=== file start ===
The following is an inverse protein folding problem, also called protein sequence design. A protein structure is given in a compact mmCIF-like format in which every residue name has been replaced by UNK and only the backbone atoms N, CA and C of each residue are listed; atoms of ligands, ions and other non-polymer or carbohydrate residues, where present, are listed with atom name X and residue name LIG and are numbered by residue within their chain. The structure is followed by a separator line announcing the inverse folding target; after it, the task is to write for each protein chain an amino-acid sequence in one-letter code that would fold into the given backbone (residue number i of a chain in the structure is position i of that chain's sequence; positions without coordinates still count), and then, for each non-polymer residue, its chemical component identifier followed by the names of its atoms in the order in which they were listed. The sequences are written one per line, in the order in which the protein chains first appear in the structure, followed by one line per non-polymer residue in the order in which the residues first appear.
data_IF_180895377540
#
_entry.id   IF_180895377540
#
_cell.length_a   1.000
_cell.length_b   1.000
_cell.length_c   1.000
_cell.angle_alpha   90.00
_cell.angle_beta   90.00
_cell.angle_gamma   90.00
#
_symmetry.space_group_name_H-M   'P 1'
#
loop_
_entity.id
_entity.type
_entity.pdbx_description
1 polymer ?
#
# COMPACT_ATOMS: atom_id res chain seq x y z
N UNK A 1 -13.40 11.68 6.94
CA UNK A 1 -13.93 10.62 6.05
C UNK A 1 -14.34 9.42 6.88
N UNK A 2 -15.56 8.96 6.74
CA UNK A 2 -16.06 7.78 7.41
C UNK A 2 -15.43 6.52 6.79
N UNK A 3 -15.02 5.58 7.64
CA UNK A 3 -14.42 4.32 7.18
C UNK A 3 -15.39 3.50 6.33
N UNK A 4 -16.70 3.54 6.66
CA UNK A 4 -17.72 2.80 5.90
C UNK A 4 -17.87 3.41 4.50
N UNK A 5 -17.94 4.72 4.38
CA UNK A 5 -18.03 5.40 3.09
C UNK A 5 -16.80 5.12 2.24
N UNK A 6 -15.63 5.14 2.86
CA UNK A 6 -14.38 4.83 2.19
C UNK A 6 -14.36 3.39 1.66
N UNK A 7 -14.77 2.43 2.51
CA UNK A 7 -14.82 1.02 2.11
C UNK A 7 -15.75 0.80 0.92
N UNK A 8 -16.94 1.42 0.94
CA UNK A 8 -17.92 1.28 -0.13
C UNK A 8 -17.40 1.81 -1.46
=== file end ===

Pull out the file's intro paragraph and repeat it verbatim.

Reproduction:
The following is an inverse protein folding problem, also called protein sequence design. A protein structure is given in a compact mmCIF-like format in which every residue name has been replaced by UNK and only the backbone atoms N, CA and C of each residue are listed; atoms of ligands, ions and other non-polymer or carbohydrate residues, where present, are listed with atom name X and residue name LIG and are numbered by residue within their chain. The structure is followed by a separator line announcing the inverse folding target; after it, the task is to write for each protein chain an amino-acid sequence in one-letter code that would fold into the given backbone (residue number i of a chain in the structure is position i of that chain's sequence; positions without coordinates still count), and then, for each non-polymer residue, its chemical component identifier followed by the names of its atoms in the order in which they were listed. The sequences are written one per line, in the order in which the protein chains first appear in the structure, followed by one line per non-polymer residue in the order in which the residues first appear.